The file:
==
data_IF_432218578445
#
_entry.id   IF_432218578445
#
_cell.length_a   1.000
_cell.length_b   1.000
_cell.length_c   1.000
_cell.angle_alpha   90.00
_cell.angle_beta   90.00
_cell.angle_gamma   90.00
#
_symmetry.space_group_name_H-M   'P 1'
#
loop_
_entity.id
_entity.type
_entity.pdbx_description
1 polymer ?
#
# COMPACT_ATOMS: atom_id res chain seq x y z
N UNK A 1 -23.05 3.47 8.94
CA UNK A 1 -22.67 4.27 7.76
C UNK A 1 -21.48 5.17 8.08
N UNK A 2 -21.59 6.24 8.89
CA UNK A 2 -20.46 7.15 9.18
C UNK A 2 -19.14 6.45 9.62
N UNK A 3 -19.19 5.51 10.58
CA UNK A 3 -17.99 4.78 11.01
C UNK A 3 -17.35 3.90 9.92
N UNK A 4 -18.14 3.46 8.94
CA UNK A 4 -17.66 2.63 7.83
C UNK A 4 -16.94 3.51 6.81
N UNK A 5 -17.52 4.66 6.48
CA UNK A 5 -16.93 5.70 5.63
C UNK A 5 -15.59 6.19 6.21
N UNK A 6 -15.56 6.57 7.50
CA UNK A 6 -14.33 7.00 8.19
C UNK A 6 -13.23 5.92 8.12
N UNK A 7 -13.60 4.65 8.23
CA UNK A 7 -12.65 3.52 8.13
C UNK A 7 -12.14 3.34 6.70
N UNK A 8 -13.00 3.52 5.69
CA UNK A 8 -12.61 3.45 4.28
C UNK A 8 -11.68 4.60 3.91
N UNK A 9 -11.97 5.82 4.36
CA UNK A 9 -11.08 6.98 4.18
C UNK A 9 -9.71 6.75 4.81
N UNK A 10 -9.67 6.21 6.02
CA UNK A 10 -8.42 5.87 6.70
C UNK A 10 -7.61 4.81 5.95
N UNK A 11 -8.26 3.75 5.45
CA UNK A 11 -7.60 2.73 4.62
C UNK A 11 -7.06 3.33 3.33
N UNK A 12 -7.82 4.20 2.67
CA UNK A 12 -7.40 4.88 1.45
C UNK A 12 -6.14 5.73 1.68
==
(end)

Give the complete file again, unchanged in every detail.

data_IF_432218578445
#
_entry.id   IF_432218578445
#
_cell.length_a   1.000
_cell.length_b   1.000
_cell.length_c   1.000
_cell.angle_alpha   90.00
_cell.angle_beta   90.00
_cell.angle_gamma   90.00
#
_symmetry.space_group_name_H-M   'P 1'
#
loop_
_entity.id
_entity.type
_entity.pdbx_description
1 polymer ?
#
# COMPACT_ATOMS: atom_id res chain seq x y z
N UNK A 1 -23.05 3.47 8.94
CA UNK A 1 -22.67 4.27 7.76
C UNK A 1 -21.48 5.17 8.08
N UNK A 2 -21.59 6.24 8.89
CA UNK A 2 -20.46 7.15 9.18
C UNK A 2 -19.14 6.45 9.62
N UNK A 3 -19.19 5.51 10.58
CA UNK A 3 -17.99 4.78 11.01
C UNK A 3 -17.35 3.90 9.92
N UNK A 4 -18.14 3.46 8.94
CA UNK A 4 -17.66 2.63 7.83
C UNK A 4 -16.94 3.51 6.81
N UNK A 5 -17.52 4.66 6.48
CA UNK A 5 -16.93 5.70 5.63
C UNK A 5 -15.59 6.19 6.21
N UNK A 6 -15.56 6.57 7.50
CA UNK A 6 -14.33 7.00 8.19
C UNK A 6 -13.23 5.92 8.12
N UNK A 7 -13.60 4.65 8.23
CA UNK A 7 -12.65 3.52 8.13
C UNK A 7 -12.14 3.34 6.70
N UNK A 8 -13.00 3.52 5.69
CA UNK A 8 -12.61 3.45 4.28
C UNK A 8 -11.68 4.60 3.91
N UNK A 9 -11.97 5.82 4.36
CA UNK A 9 -11.08 6.98 4.18
C UNK A 9 -9.71 6.75 4.81
N UNK A 10 -9.67 6.21 6.02
CA UNK A 10 -8.42 5.87 6.70
C UNK A 10 -7.61 4.81 5.95
N UNK A 11 -8.26 3.75 5.45
CA UNK A 11 -7.60 2.73 4.62
C UNK A 11 -7.06 3.33 3.33
N UNK A 12 -7.82 4.20 2.67
CA UNK A 12 -7.40 4.88 1.45
C UNK A 12 -6.14 5.73 1.68